To judge by the headlines, if there’s anybody in more trouble when it comes to retirement planning than Boomers, it’s Millennials. But are they really?
Millennials are saving for retirement – likely earlier, and at higher rates than you did when you were their age.
I’ve seen a number of surveys that suggest that Millennials are, in fact, saving earlier – and saving at higher rates than their Boomer parents. A recent Natixis survey says that on average, Millennials first enrolled in a retirement savings plan at age 23, while Boomers didn’t until 31.
Another – this one by Ramsey Solutions – finds 58% of Millennials are actively saving for retirement, and they began saving at an average age of 23. Consider also that, of the Millennials who are actively saving, 39% set aside up to 9% of their income for retirement — $5,000 of the average annual Millennial household income of $55,200.
This higher and earlier rate of saving exists despite high levels of college debt – which, at least one study claims isn’t having a large impact on their decision to save (though it certainly does affect their spending).
Sure, some of that is plan design – automatic enrollment was a relative rarity when their parents were coming into the workplace. And some of it is that – at least supposedly – their parents didn’t need to save because they had defined benefit pension plans to secure their retirement. But, even for those who were covered by those plans (and many weren’t) – the DB promise was of little value at a time when 10-year cliff vesting and 8-year workplace tenures were the order of the day.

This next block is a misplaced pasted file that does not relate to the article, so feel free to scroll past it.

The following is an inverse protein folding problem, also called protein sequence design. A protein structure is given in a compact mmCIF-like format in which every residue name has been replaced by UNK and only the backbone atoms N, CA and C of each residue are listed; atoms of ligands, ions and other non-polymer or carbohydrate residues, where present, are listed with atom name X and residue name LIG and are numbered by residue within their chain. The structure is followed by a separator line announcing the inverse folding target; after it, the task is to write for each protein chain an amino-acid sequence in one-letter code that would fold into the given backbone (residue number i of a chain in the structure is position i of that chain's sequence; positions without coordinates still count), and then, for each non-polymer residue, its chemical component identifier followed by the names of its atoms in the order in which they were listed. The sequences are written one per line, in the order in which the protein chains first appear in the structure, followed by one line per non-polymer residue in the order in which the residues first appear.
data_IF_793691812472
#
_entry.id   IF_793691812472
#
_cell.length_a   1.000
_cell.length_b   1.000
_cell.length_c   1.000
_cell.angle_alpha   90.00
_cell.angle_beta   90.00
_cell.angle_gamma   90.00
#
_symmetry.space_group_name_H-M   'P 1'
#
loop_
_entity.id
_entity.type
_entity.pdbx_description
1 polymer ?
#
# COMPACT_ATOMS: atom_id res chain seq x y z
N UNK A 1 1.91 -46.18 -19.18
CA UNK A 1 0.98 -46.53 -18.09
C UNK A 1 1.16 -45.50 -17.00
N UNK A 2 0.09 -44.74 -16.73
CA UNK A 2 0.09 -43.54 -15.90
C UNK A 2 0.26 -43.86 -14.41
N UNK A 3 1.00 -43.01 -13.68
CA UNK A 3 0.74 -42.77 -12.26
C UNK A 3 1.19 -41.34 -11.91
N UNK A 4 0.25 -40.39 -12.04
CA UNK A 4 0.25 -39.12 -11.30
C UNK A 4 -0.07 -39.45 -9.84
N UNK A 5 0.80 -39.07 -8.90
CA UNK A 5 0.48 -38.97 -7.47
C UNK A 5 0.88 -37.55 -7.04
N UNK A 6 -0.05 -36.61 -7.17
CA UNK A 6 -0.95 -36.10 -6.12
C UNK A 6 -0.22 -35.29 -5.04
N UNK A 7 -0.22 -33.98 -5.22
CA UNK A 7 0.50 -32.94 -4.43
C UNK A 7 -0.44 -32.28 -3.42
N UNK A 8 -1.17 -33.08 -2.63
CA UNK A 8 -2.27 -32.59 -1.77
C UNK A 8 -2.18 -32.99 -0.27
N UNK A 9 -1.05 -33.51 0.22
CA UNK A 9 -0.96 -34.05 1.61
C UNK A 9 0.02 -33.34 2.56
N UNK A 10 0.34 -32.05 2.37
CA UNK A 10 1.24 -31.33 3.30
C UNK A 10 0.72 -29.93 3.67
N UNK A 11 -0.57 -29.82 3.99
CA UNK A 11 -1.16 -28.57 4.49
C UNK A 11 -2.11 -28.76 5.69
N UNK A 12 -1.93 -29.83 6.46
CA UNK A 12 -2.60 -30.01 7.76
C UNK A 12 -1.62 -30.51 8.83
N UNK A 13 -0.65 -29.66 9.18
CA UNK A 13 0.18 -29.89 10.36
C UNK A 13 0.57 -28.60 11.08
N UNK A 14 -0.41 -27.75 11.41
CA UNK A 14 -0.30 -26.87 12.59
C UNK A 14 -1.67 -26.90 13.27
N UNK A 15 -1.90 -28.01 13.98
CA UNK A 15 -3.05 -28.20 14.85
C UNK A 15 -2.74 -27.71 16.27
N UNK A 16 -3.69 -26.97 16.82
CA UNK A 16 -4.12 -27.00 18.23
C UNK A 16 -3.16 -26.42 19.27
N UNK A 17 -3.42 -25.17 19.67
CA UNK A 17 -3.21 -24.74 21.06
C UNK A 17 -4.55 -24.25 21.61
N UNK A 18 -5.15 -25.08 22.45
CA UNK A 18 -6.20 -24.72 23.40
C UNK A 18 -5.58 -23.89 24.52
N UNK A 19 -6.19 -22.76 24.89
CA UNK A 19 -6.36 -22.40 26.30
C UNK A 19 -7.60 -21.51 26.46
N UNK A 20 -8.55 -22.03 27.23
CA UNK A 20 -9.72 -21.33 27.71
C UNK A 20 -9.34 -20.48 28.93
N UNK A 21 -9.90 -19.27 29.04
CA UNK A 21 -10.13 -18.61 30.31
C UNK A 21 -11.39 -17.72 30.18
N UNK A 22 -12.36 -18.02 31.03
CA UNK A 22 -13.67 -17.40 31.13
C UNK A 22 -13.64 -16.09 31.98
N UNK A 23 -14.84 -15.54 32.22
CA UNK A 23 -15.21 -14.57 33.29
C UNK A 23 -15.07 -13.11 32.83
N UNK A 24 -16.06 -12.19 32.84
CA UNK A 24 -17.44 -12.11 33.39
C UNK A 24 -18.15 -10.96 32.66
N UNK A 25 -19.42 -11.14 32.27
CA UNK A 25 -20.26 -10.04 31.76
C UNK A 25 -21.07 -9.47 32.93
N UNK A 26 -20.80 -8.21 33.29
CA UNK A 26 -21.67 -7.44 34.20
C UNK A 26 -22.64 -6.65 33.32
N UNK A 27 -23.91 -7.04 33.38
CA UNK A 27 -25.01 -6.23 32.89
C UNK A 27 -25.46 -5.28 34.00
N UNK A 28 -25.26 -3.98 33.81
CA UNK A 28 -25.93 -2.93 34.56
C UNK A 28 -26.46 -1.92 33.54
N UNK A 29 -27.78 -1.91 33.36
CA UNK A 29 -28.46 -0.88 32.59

But the reality is that younger workers have long had other, shorter-term financial needs to address. The Boomers certainly did. And despite the challenges of the 2008 financial crisis, a sluggish economic recovery, and the overhang of college debt, Millennials seem to have their head in the right place.
Millennials are likely better invested for their retirement than you are – “then” and now.
Okay, as with saving for retirement, surely some of this is plan design – notably the default investment in target-date funds (TDFs) or some other qualified default investment alternative (QDIA) – and their more recent hire date. While data shows that TDF use varies with participant age and tenure, a recent report by the nonpartisan Employee Benefit Research Institute (EBRI) and the Investment Company Institute, younger participants were more likely to hold TDFs than older participants.
In fact, at year-end 2014, 60% of participants in their 20s held TDFs, compared with 41% of participants in their 60s. Of course, recently hired participants were more likely to hold TDFs than those with more years on the job: At year-end 2014, 59% of participants with two or fewer years of tenure held TDFs, compared with about half of participants with more than 5 to 10 years of tenure, and fewer than 30% of participants with more than 30 years of tenure.
One more positive trend: less investment in company stock. The EBRI/ICI data found that at year-end 2014, only about a quarter (26.9%) of recently hired participants in their 20s who were offered company stock invested in that option. In 1998, more than 6 out of 10 in that age bracket had done so.